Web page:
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5 Biggest Mistakes Most Shooters Make

Often times, when diagnosing grouping issues at the shooting range, we find ourselves in a struggle with what we think we’re doing, versus what’s happening on the target.

Too often, we can’t seem to figure out why “our gun keeps hitting low and left.” Even after we’ve made adjustments, we’re getting the wrong results.

A realization that we must force ourselves to accept is that the bullet is telling the truth. The gun is right and it’s us who are not shooting straight.

Like any other activity tied to human muscle coordination, focus, and consistency, shooting firearms is far more an art than a science. We must seek to control our conscious and even subconscious habits in order to create a process that we can repeat with success and refine over time.

It’s hard work, to be sure. But there are a few common mistakes that are flat out easy to spot and fairly easy to eliminate.

1. Trigger Timing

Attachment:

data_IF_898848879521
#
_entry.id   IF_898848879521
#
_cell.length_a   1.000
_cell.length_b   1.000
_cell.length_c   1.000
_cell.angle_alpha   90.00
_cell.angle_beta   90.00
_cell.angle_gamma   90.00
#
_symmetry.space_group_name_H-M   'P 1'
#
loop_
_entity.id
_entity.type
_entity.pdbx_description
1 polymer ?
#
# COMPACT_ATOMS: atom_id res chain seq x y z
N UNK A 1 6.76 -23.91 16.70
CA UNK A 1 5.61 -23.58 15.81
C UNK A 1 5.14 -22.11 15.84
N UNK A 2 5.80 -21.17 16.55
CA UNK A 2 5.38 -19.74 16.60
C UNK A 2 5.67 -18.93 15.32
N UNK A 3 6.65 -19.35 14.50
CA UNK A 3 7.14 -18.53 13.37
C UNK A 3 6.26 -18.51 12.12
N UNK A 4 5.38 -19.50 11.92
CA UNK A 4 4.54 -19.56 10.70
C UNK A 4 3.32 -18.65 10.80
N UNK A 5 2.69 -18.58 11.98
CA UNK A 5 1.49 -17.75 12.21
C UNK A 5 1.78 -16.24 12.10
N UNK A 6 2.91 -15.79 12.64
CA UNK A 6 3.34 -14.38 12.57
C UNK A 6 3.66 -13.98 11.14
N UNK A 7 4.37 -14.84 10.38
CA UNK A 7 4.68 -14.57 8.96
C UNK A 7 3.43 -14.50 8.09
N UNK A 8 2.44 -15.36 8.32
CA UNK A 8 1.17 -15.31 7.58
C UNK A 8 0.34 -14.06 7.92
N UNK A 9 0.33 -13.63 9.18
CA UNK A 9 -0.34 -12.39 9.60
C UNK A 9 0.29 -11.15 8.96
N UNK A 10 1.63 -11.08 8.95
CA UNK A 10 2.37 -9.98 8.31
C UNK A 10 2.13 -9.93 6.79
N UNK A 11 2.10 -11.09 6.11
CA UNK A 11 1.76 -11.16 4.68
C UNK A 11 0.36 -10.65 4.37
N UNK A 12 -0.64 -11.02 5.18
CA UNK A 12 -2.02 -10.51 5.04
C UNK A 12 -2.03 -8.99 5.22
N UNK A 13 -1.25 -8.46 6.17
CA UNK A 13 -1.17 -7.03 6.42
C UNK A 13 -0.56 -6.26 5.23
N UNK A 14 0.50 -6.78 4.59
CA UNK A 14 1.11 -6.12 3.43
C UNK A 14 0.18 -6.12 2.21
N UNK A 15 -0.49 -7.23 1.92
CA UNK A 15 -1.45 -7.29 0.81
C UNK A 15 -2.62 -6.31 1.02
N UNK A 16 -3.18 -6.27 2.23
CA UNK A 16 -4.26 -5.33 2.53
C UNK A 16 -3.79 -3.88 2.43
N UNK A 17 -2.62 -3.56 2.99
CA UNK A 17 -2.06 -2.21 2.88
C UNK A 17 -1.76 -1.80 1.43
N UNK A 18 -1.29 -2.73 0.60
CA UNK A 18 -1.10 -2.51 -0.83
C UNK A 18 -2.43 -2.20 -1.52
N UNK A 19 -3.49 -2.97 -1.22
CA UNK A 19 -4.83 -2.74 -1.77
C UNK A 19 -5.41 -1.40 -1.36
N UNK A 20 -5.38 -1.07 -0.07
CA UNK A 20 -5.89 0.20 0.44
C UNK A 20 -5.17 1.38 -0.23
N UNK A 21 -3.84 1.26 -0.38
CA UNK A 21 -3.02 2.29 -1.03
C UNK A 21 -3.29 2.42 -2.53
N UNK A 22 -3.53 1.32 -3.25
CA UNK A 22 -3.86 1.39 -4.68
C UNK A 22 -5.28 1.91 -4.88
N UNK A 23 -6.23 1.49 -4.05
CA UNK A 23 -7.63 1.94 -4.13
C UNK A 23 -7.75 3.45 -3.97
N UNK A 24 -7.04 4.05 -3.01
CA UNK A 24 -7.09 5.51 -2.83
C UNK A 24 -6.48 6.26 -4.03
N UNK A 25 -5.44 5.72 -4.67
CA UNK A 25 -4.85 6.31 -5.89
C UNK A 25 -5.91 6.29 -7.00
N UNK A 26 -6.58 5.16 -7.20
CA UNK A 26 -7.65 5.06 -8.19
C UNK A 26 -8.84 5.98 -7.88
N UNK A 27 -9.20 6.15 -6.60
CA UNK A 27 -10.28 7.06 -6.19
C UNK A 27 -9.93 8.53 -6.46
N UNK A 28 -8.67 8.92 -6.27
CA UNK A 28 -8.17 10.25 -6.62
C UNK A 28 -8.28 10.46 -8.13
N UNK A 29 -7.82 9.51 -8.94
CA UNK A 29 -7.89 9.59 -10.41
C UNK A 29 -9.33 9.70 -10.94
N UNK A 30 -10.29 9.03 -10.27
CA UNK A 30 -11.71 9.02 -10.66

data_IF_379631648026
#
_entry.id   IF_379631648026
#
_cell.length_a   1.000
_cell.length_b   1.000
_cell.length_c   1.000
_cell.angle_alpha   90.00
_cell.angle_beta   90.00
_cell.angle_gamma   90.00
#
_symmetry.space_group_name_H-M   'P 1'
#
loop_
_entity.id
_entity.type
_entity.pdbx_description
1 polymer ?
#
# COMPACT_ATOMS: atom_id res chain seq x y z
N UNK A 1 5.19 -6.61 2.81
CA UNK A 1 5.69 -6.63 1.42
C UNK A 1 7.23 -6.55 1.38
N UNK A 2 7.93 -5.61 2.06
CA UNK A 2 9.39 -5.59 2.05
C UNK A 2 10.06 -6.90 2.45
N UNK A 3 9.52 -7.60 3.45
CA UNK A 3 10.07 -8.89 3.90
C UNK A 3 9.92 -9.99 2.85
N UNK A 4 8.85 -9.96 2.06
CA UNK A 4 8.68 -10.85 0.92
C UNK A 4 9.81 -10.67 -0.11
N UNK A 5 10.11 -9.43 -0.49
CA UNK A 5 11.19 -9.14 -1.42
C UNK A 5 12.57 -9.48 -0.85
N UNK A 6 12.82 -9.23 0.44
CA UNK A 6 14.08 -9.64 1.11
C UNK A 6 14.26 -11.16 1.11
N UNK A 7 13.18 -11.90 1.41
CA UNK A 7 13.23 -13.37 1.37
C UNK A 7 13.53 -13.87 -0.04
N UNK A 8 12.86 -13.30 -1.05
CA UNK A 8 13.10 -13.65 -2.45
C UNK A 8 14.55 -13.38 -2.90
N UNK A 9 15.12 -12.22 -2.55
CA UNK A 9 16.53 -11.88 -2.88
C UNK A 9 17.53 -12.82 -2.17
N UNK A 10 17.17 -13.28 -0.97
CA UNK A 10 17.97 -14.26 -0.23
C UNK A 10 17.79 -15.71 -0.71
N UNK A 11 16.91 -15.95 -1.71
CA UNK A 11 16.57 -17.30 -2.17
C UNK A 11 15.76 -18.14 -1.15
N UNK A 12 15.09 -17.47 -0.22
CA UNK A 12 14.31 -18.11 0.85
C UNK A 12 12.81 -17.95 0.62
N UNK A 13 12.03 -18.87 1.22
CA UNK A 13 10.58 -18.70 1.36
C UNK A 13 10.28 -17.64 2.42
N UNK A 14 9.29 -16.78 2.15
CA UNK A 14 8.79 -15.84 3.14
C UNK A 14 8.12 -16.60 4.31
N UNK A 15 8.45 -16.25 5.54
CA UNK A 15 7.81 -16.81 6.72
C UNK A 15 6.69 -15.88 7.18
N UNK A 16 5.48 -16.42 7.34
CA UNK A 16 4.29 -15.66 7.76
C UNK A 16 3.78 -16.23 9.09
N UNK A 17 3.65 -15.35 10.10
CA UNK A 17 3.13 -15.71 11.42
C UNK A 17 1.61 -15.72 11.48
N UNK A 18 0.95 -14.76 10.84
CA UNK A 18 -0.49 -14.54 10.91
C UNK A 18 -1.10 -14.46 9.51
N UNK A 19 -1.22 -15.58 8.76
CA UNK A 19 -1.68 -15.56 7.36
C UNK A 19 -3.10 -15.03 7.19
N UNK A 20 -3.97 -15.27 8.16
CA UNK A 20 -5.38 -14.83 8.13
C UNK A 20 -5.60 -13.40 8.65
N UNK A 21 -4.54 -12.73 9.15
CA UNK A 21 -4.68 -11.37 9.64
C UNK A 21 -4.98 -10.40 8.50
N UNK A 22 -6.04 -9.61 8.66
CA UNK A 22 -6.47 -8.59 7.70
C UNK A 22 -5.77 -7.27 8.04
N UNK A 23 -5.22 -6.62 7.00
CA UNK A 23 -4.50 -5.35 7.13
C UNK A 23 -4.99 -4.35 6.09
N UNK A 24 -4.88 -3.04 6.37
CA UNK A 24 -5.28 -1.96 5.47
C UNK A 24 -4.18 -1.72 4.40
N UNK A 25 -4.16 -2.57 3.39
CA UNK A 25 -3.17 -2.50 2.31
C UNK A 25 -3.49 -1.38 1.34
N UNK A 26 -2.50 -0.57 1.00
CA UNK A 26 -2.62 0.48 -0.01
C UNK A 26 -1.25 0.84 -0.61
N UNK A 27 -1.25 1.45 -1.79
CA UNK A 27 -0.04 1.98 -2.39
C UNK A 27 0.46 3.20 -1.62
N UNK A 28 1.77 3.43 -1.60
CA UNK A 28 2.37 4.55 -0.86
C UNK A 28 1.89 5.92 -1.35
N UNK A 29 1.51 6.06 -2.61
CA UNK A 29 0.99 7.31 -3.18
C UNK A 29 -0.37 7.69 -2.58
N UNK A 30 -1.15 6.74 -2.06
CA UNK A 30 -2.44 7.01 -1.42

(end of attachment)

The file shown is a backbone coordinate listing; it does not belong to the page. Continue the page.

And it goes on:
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Instructors have different ways of describing how to pull the trigger. Typically, it’s a variation of the old “squeeze with your whole hand until the gun fires.” Then they add this little trope, “it should almost surprise you.”

For new shooters especially, this advice may seem incomprehensible, terrifying, and even mildly irresponsible. After all, if you’re going to send a lethal projectile through the air, shouldn’t you be in complete control?

That’s probably why nearly every shooter begins with a very jerky trigger pull. It feelslike you have more control this way. Funny thing is, you don’t. And the bullet holes on your target will tell you so.

Inexperienced shooters will typically try to keep their sights hovering over the target field, then pull suddenly when their crosshairs pass over the bullseye. They try to time their shots perfectly. It’s a natural part of most physical activities.

The problem is that when you jerk the trigger, no matter how perfectly on the bullseye you are, the movement of your finger jerking will inevitably pull you off target.

That’s why the best trigger pull is slow and deliberate as you focus on keeping the sights as steady on the target as possible.